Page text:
Muller mairrage game
Multi-media artist Troy Muller creates objects that aspire to be something other than what they are — namely, works by an early-twenty-first-century American artist.
Each of the objects in Honey Mushroom Wonderfuls, the mysteriously named show of Muller’s work at Modern Arts Midtown, appears to be from another time, one in which it played a cultural role that we may or may not discern.
Most frequently, this role is something approaching the sacramental. Wall-mounted assemblages such as The Great Rift, Witness 1, Witness 2, and The Marriage Game could have been yanked from the walls of some strange church in which the sacred and the profane are hopelessly intermingled and objects of worship are juxtaposed with objects of disdain.
The Marriage Game, for instance, is a diptych portraying a glum-looking couple encircled by symbols of the material satisfaction that supposedly comes with wedded bliss. The effect is similar to medieval and Renaissance portraits that often surround individuals with manifestations of their wealth and station.
In Muller’s work, the two figures and their assorted toys (jewelry, a bottle of wine, a lawnmower, even a box of takeout Chinese food) are all bordered with what he calls an “aura.” They float in a space defined by a stippled background that Muller says he borrowed from Mexican folk art as a means of “hyper-objectifying” the various pictorial elements of each work.
These elements tend to have their origins in Post-World War II America, when achieving the American dream seemed possible as represented by the houses, cars, and appliances that everyone aspired to own.
The images have a comic book quality, but upon closer examination they shift into a darker register, not unlike a graphic novel, with allusions to violence, bankruptcy, addiction, and rampant consumerism.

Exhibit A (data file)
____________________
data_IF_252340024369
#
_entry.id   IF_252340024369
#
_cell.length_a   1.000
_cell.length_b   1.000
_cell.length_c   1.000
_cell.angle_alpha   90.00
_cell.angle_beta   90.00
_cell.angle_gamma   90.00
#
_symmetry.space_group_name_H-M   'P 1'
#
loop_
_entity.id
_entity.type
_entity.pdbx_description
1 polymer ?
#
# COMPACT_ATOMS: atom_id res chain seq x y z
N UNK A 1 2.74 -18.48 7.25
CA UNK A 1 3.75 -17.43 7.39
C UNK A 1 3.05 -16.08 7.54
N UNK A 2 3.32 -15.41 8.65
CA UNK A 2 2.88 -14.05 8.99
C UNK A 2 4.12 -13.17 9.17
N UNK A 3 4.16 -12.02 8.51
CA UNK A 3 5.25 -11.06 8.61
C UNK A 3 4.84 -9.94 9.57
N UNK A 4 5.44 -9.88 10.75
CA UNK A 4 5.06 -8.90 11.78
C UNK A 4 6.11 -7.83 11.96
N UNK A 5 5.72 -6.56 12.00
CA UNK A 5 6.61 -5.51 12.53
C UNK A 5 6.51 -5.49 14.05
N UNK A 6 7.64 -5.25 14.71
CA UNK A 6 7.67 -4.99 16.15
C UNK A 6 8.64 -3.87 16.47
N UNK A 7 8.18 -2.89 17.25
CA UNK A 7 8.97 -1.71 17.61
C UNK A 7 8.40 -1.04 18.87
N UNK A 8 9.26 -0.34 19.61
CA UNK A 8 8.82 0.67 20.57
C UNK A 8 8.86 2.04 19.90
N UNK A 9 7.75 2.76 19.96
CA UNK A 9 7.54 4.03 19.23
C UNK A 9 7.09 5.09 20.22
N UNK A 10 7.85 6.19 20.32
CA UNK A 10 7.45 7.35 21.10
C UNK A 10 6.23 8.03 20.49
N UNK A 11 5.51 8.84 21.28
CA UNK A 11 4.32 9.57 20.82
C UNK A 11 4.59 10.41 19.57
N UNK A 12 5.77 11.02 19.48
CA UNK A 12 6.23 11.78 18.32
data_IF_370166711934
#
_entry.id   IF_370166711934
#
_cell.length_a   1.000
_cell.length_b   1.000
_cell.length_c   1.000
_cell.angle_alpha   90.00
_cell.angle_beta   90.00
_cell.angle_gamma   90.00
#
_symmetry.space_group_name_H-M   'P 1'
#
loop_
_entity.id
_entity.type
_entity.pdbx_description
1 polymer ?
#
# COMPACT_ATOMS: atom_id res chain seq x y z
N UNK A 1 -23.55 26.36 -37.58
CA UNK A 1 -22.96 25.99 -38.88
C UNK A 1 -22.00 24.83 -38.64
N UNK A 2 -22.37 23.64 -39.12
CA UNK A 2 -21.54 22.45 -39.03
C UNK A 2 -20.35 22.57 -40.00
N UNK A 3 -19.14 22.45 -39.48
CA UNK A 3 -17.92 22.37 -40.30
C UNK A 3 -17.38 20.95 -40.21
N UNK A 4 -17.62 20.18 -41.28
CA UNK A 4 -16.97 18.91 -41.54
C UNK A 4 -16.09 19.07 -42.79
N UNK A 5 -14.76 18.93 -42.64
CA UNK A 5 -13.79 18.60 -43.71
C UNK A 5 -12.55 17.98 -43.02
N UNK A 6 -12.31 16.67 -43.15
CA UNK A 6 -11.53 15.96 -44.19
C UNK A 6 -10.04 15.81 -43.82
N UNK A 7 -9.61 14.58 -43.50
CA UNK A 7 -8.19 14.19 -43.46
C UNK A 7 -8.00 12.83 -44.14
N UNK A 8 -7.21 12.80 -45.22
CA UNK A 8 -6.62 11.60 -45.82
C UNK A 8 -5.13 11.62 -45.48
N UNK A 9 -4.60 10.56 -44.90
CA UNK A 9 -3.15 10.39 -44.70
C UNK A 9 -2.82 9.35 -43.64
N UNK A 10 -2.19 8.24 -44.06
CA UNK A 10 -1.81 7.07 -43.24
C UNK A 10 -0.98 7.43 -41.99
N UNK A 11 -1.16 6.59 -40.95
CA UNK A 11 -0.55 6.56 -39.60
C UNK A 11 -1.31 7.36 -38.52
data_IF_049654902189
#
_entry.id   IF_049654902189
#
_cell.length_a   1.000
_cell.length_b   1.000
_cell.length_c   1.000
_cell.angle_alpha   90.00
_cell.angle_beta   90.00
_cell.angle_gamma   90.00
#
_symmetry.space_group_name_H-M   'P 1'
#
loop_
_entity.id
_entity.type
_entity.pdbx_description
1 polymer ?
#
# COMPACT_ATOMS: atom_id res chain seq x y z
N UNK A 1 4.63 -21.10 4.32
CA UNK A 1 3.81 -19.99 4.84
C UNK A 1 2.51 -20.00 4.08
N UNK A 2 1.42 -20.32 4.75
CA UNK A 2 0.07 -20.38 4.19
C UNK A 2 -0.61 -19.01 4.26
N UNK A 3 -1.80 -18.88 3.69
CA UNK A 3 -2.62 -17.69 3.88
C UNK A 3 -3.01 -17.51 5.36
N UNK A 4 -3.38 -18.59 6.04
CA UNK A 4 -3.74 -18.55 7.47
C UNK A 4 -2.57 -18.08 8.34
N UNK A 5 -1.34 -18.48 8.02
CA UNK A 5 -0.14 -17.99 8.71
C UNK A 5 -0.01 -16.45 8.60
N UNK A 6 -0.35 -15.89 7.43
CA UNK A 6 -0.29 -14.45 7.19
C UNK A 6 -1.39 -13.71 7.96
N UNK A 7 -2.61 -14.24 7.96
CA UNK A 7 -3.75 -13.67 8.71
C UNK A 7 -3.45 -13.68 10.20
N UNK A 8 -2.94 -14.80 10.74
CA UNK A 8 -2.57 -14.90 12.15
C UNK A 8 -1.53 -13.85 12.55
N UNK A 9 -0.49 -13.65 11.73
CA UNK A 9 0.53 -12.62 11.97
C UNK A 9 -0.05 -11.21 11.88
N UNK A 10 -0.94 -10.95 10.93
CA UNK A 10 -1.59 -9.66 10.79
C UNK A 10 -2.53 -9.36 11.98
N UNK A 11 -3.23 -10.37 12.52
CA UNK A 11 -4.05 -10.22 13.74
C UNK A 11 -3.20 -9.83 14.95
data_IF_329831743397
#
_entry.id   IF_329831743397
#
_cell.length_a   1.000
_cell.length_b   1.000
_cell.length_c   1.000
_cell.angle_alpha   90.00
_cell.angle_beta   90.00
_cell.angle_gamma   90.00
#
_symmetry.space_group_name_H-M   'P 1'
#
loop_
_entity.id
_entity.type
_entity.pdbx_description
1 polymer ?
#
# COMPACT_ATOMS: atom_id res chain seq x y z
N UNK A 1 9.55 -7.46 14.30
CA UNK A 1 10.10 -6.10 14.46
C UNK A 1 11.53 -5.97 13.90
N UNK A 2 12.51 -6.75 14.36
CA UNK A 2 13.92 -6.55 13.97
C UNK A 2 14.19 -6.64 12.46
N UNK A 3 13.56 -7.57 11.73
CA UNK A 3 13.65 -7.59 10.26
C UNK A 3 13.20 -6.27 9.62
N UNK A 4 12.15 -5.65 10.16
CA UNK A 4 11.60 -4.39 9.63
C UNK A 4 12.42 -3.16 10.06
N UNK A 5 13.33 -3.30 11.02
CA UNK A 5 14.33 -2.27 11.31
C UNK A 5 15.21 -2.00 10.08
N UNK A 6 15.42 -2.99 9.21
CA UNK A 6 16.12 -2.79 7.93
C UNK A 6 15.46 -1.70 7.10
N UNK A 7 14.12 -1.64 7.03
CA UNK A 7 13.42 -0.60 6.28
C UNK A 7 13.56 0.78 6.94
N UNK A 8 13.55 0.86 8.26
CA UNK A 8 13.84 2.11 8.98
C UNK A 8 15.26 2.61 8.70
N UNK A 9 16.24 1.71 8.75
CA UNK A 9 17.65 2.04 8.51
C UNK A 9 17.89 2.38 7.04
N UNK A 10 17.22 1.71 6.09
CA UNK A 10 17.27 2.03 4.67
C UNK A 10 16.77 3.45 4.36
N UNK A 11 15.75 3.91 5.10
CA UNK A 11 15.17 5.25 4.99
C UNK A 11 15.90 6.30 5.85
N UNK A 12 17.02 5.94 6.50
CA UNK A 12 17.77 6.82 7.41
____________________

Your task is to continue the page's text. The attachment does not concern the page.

Muller’s interest in this duality is stimulated in part by the work he does with veterans, many of whom have made huge sacrifices in defense of the American dream only to find that too often they have difficulty gaining access to it. He is the co-founder of an organization called the New Century Art Guild, which provides veterans with opportunities to explore art professionally, recreationally, and therapeutically.
In Witness 1, Muller tries to capture the reality of post-traumatic stress disorder by depicting a human head with several layers of skin and tissue pulled away in the manner of an illustration from a medical textbook.
The head appears to be leering out at us as we try to piece the meanings of the surrounding images (combat medals, a fetus, a briefcase stuffed with documents) together.
As if all of this were not a tall enough order for any artist, Muller has lately been trying to expand interpretive possibilities still further by creating works that have moving parts. Shifts among the different parts of a work interest him because, as he put it, “meanings change as relationships change.”
This is most apparent in Debt Cycle and Decisionmaker. Both appear at first glance to be whimsical and colorful spinning wheels of the kind one finds at carnivals. Again, however, this veneer of pollyannish simplicity gives way to social critique. In Debt Cycle, for instance, being a “big shot” is just one spin of the wheel away from being a “deadbeat.”
All of this back and forth takes place within frames that Muller designs and builds himself, in part so he can, as he has put it, “get beyond the rectangle.”
The Great Rift, for instance, is a large eight-pointed star. It too is populated with the ephemera of middle-class existence (a toilet, a television, a typewriter, etc.), but this time with a kind of celestial map superimposed over the objects. The title refers to a particular area of dark space that cuts a mysterious gash in the otherwise-bright Milky Way.
Muller is adept at drawing upon the discourses of science, religion, history, and more to create a compelling, often humorous but also foreboding vision of the world.
This is apparent even in the name of this show. Honey Mushroom Wonderfuls are imaginary products that Muller dreamed up as part of a writing project (yes, he writes too). He even composed a long list of ingredients for the strange snack that includes “shredded paper (from a collapsed currency)” and “expired Oxycodone (stolen from Grandmother’s cabinet).”
It’s difficult to capture in a review the range of thoughts and emotions elicited by Muller’s work in this exhibition which includes a group of figurative sculpture that likewise comments on contemporary culture. This is in part by design. Muller says he aims to create works that require direct experience, rather than being accessible through the mediated realm of jpegs and computer screens.
As Muller put it in an artist’s statement from an earlier show, “I put myself in the point of view of a future archeologist, unearthing objet d’art treasures and revealing them to a curious public.”
Honey Mushroom Wonderfuls is on view until July 29 at Modern Arts Midtown, 3615 Dodge Street. For more details, go to modernartsmidtown.com.